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What are some tips to writing a good cover letter?
Resume writing
Cover letters
Most people hate writing a cover letter even more than they hate preparing a resume. In the competitive job environment where first impressions count and the time we have to impress the potential reader is becoming shorter and shorter, the most effective way to ensure that your application stands out from the competition is through a professionally written cover letter. There is, however, a fine line between a cover letter that enhances your application and a cover letter that can actually do you a disservice. My 3 top tips: 1) Establish your reason for applying to the role within the first couple of sentences and make it clear to the reader that you have unique attributes that make you the perfect person for the job. 2) Target you cover letter to the reader and make sure that they know that your letter has been written for their specific job 3) Forget the Clichés!
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Do References belong on your resume?
Students and grads
Resume preparation
The answer is no and here is why. Everything that belongs on the resume needs to be targeted towards the role you are applying for. In the limited space you have available on your resume you need to ensure that only the most relevant and important information is included. From a hiring manager’s perspective, they are going to evaluate your skills and experiences and then decided if you are worth interviewing. It is highly unlikely that a hiring manager will even bother to read your references and if they do it is even more unlikely that they will make a hiring decision based on who your references are. What’s more is that at no stage during the initial selection process is a hiring manager going to contact your references. It just does not make sense. Why would someone contact your references before they have even met you? All you need to do to show that you have references is include at the very end of your resume "References Available Upon Request." This states to the reader that if they decide to take your application further, you are able to provide them with references upon being requested. These 4 simple words should be the last 4 words you write on your resume. Generally speaking, only once you pass the initial resume screening process and have completed interviews would a hiring manager be interested in speaking with your contacts. Only at this stage would you be required to provide the name and contact details of your references.
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How important is it to include achievements in your resume?
Resume writing
Make my resume stand out
Achievement based resume writing is key and the difference between a good resume and a great resume comes down to including achievements. Failing to include key achievements throughout your resume is a recipe for disaster and will cause your resume to be put straight in the deleted folder and never to be seen again. The job market is competitive, and if you’re going to prove to the hiring manager that you are the best candidate for a job, you need to show off every key achievement and skill that will stand you out against all the other job candidates. Remember the golden rule of resume writing - your resume is a marketing document and, as such, needs to market all the great things that you can bring to a potential job. Providing achievements that are backed up with quantitative evidence will guarantee that you will stand out from the other job seekers. The best written resumes adequately sell the person’s achievements, skills and personality. Do this correctly and I guarantee that you will find success.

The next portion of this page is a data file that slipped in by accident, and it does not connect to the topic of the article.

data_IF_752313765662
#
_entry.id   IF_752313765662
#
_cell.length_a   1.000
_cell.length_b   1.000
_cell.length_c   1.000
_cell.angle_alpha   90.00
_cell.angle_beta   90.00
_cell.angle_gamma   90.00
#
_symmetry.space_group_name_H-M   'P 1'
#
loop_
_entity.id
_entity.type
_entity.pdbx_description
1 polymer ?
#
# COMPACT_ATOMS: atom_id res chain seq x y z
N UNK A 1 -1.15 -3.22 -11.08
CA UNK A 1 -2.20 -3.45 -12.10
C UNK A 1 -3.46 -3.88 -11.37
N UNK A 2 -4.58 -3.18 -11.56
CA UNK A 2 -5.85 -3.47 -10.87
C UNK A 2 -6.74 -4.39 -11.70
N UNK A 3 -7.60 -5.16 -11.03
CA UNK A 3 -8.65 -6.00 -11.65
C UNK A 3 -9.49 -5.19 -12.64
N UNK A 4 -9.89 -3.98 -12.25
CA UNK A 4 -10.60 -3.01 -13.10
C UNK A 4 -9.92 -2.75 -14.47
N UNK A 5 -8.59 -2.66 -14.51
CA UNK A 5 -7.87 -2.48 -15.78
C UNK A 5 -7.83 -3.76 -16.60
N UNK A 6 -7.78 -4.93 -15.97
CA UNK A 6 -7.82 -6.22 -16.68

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How do I find work without any local experience?
Australian job market
Find job in Australia
As a foreign job seeker trying to find work in your new country, the odds are stacked up against you. Not only are you competing against other foreign job seekers, but you’re competing against domestic job seekers who share similar skills and experiences. In good news however there are strategies you can begin to implement to help you in gaining that local experience Online Networking: With no local experience you need to become an expert in networking and become an expert ASAP. Use online networking websites such as LinkedIn to make contacts with as many people as you can. Talk to people in your industry and find out comparisons (and differences) between the role you performed in your country of origin and the types of roles you are applying for in your new country. This way you can incorporate this into your resume and interview preparation. The more you understand about your new country, the greater chance you can prepare yourself for finding a new job. Volunteer or Community Service: Volunteering is a great way to get out and help people, meet people and it also looks great on the resume. Although it may not be paid work it still shows a potential employer that you have some level of experience working in your new country. Think Outside the Square: There are many ways to search for job openings - don’t get stuck with just applying for roles online. My advice is to seek out hiring managers and people in positions to help you. Don’t be intimidated to approach these people directly. Although there may not be a current role open at their organisation, there is a possibility that they may know of other job openings or other areas within their business that is looking to hire. Finding the perfect job takes time and people appreciate pro-activeness.
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Can you use the same resume for every job application?
Resume writing
Resume writing tips
Every job you apply for will be different and as such you need to adapt your resume accordingly. Writing the perfect resume will be different depending on the job and each resume needs to be tailored and specific towards that position. No matter what position you are applying for the more targeted your resume the greater your chances of finding success. With competition for jobs so intense in order to stand out from the crowd you need to ensure that your skills tick all the boxes that the hiring manger is looking for in the perfect candidate. Don't be alarmed at the prospect of having to design a new resume for every job application. There are certain parts of the resume that will always stay the same however there are certain parts that need to be adapted. A powerful, eye-catching qualifications summary at the top of your resume is the best way to attract a hiring manager's eye and let them immediately of your skills and experience. The other main area of your resume to change is keywords. Many times recruiters or hiring managers will often skim over the resume looking for keywords or use software programs to find key words. These key words can be changed depending on the job you are applying for. Remember one thing - the aim of the resume is to attract the reader's attention. By targeting your resume you will give yourself the greatest opportunity of finding success.